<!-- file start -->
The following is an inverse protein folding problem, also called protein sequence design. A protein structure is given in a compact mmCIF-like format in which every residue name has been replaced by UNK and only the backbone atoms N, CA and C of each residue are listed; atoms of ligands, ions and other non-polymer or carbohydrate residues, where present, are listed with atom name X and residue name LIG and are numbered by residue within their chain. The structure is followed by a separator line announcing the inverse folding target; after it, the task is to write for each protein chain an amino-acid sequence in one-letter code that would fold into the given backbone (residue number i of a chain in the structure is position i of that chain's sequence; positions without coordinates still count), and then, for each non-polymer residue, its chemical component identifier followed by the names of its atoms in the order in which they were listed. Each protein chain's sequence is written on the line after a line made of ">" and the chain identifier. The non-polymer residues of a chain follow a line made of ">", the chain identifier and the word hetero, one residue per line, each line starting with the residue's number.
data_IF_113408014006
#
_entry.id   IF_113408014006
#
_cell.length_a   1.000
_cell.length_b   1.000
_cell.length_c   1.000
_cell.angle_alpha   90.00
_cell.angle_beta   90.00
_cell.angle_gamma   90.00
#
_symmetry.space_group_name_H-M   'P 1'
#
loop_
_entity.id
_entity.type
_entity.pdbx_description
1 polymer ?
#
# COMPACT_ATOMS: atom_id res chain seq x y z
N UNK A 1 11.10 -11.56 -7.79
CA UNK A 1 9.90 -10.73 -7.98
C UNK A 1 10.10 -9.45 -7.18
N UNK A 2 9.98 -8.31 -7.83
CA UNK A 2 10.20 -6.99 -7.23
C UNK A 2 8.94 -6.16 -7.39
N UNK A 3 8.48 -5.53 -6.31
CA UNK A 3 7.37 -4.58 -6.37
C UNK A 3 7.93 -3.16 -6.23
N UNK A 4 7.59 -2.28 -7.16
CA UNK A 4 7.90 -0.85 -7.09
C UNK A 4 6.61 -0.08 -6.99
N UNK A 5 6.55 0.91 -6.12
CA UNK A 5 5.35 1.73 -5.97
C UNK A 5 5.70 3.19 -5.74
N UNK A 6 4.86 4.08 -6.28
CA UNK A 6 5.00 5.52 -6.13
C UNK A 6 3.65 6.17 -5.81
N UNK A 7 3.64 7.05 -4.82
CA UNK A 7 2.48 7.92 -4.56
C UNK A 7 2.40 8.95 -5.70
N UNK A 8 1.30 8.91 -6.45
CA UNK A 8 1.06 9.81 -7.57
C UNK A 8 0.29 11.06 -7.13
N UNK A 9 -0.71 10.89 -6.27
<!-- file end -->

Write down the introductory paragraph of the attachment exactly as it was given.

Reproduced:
The following is an inverse protein folding problem, also called protein sequence design. A protein structure is given in a compact mmCIF-like format in which every residue name has been replaced by UNK and only the backbone atoms N, CA and C of each residue are listed; atoms of ligands, ions and other non-polymer or carbohydrate residues, where present, are listed with atom name X and residue name LIG and are numbered by residue within their chain. The structure is followed by a separator line announcing the inverse folding target; after it, the task is to write for each protein chain an amino-acid sequence in one-letter code that would fold into the given backbone (residue number i of a chain in the structure is position i of that chain's sequence; positions without coordinates still count), and then, for each non-polymer residue, its chemical component identifier followed by the names of its atoms in the order in which they were listed. Each protein chain's sequence is written on the line after a line made of ">" and the chain identifier. The non-polymer residues of a chain follow a line made of ">", the chain identifier and the word hetero, one residue per line, each line starting with the residue's number.